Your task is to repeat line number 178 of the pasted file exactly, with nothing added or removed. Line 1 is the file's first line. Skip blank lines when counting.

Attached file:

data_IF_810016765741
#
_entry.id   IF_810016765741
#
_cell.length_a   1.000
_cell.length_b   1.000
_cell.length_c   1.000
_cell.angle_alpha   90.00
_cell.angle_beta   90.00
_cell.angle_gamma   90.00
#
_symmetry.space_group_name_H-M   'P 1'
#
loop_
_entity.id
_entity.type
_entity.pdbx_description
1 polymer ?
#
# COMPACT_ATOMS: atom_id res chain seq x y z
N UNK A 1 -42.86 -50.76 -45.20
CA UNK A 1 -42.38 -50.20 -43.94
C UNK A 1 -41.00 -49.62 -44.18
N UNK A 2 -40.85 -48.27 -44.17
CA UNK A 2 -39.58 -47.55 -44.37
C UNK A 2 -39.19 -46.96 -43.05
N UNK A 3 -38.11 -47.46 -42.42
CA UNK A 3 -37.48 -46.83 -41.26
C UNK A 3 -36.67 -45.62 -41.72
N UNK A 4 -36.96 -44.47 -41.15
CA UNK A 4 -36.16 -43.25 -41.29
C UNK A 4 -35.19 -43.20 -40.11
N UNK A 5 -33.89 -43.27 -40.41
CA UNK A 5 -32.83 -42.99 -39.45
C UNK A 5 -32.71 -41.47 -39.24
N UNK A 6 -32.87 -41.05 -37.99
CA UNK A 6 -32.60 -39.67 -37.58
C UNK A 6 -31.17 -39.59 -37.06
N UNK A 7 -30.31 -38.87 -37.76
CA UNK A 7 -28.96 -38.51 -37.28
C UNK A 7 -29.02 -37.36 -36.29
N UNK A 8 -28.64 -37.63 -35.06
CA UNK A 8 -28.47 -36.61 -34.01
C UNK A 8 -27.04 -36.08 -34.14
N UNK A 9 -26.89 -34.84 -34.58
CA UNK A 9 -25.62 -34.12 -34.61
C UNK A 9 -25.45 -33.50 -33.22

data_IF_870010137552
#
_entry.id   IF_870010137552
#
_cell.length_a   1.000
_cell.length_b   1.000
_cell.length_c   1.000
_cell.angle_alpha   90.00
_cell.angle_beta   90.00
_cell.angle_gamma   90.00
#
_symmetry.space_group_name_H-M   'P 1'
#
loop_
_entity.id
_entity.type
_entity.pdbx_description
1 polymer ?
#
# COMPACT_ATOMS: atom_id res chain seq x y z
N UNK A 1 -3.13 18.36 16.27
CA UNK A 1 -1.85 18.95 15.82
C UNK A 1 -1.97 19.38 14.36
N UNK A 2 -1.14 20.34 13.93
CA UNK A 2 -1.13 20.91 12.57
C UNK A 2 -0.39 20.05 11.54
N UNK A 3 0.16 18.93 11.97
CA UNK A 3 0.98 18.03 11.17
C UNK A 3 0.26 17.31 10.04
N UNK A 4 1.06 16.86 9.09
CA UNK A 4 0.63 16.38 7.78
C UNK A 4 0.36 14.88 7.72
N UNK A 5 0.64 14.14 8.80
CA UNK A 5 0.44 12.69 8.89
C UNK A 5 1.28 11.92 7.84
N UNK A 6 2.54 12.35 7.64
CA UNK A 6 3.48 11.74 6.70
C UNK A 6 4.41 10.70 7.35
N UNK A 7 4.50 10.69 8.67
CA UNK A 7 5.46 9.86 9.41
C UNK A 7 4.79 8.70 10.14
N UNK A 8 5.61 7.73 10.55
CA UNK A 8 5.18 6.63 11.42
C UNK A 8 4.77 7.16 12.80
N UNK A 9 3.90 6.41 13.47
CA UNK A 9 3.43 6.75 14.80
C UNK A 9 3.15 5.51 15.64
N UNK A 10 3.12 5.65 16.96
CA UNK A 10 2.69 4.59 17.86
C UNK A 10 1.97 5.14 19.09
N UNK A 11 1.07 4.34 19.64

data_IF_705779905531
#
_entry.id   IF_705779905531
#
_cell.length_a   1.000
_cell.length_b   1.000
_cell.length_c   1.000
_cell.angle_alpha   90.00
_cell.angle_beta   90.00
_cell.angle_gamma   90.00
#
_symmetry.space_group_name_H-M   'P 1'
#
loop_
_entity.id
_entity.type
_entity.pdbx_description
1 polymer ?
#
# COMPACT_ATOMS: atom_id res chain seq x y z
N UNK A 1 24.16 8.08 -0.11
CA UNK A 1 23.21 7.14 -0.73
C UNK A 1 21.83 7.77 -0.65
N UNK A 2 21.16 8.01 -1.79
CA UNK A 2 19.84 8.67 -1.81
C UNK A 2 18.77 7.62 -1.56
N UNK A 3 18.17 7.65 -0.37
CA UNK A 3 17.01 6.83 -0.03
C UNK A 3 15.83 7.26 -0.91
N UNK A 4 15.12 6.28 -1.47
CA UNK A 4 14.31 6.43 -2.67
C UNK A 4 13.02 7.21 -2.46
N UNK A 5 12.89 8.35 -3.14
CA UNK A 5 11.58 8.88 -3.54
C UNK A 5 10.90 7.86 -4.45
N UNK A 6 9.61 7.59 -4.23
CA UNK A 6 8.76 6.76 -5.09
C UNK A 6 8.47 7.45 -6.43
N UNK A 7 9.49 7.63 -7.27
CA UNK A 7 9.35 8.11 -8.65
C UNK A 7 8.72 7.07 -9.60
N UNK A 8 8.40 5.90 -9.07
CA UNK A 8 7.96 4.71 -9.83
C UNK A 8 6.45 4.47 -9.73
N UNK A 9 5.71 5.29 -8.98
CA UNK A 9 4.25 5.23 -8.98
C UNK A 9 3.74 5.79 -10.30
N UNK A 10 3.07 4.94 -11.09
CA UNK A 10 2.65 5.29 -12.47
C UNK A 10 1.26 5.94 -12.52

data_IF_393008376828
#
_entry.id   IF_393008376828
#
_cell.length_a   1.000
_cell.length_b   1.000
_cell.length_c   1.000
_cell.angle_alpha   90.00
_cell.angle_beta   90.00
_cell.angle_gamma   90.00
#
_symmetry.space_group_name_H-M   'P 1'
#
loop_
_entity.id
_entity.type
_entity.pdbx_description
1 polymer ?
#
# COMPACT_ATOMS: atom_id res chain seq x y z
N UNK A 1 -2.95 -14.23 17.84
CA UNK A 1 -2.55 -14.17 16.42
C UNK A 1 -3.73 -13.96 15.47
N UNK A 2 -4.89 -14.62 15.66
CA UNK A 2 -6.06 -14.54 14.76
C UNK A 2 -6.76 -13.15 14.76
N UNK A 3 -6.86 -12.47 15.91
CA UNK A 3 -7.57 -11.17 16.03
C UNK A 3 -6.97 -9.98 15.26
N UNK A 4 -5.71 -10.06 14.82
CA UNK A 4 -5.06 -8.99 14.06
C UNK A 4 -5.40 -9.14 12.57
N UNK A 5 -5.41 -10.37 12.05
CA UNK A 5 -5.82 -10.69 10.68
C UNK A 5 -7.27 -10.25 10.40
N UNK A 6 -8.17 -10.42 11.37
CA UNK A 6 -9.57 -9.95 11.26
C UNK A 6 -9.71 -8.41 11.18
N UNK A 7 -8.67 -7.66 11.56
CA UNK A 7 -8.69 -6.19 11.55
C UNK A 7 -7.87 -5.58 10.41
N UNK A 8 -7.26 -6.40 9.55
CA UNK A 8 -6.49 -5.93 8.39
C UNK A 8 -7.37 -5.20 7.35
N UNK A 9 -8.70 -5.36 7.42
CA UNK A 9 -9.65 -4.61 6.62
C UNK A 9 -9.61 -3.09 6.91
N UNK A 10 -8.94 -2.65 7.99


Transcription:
N UNK A 4 -5.71 -10.06 14.82